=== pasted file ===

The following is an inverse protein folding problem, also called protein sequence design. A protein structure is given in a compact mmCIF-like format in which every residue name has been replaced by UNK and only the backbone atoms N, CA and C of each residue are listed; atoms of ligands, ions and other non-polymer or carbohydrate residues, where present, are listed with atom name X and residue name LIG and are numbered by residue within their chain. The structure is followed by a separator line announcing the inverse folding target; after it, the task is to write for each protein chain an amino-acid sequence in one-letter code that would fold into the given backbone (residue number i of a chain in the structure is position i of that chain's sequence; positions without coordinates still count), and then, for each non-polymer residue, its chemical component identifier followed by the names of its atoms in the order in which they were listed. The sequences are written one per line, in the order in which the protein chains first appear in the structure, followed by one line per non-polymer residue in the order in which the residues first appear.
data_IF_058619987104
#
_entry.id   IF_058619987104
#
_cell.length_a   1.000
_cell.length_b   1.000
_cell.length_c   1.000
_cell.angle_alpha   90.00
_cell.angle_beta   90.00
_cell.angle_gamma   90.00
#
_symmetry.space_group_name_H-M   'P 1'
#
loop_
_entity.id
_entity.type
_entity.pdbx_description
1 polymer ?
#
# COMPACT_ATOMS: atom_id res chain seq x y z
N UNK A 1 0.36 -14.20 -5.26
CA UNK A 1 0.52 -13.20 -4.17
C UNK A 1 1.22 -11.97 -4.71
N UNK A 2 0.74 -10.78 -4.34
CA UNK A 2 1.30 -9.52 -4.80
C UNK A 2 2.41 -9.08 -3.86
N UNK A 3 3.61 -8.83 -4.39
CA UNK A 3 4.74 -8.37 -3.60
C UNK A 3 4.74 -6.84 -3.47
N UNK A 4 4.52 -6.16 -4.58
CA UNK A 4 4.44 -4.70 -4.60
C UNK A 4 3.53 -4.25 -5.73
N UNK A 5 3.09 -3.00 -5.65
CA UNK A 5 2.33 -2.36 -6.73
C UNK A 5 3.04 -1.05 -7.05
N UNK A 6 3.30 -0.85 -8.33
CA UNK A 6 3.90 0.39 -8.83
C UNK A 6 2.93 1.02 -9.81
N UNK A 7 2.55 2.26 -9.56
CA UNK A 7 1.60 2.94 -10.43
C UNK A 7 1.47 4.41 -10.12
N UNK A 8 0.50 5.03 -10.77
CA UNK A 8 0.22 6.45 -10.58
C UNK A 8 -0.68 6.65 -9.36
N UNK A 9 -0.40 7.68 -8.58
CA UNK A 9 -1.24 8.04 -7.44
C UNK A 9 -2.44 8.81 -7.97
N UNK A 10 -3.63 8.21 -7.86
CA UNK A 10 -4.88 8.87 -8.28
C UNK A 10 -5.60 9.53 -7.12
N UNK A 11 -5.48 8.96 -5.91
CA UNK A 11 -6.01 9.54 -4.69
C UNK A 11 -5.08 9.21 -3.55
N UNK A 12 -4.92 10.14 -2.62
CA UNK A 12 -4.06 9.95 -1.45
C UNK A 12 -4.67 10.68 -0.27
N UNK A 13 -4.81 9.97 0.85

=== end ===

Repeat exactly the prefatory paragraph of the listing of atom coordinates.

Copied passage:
The following is an inverse protein folding problem, also called protein sequence design. A protein structure is given in a compact mmCIF-like format in which every residue name has been replaced by UNK and only the backbone atoms N, CA and C of each residue are listed; atoms of ligands, ions and other non-polymer or carbohydrate residues, where present, are listed with atom name X and residue name LIG and are numbered by residue within their chain. The structure is followed by a separator line announcing the inverse folding target; after it, the task is to write for each protein chain an amino-acid sequence in one-letter code that would fold into the given backbone (residue number i of a chain in the structure is position i of that chain's sequence; positions without coordinates still count), and then, for each non-polymer residue, its chemical component identifier followed by the names of its atoms in the order in which they were listed. The sequences are written one per line, in the order in which the protein chains first appear in the structure, followed by one line per non-polymer residue in the order in which the residues first appear.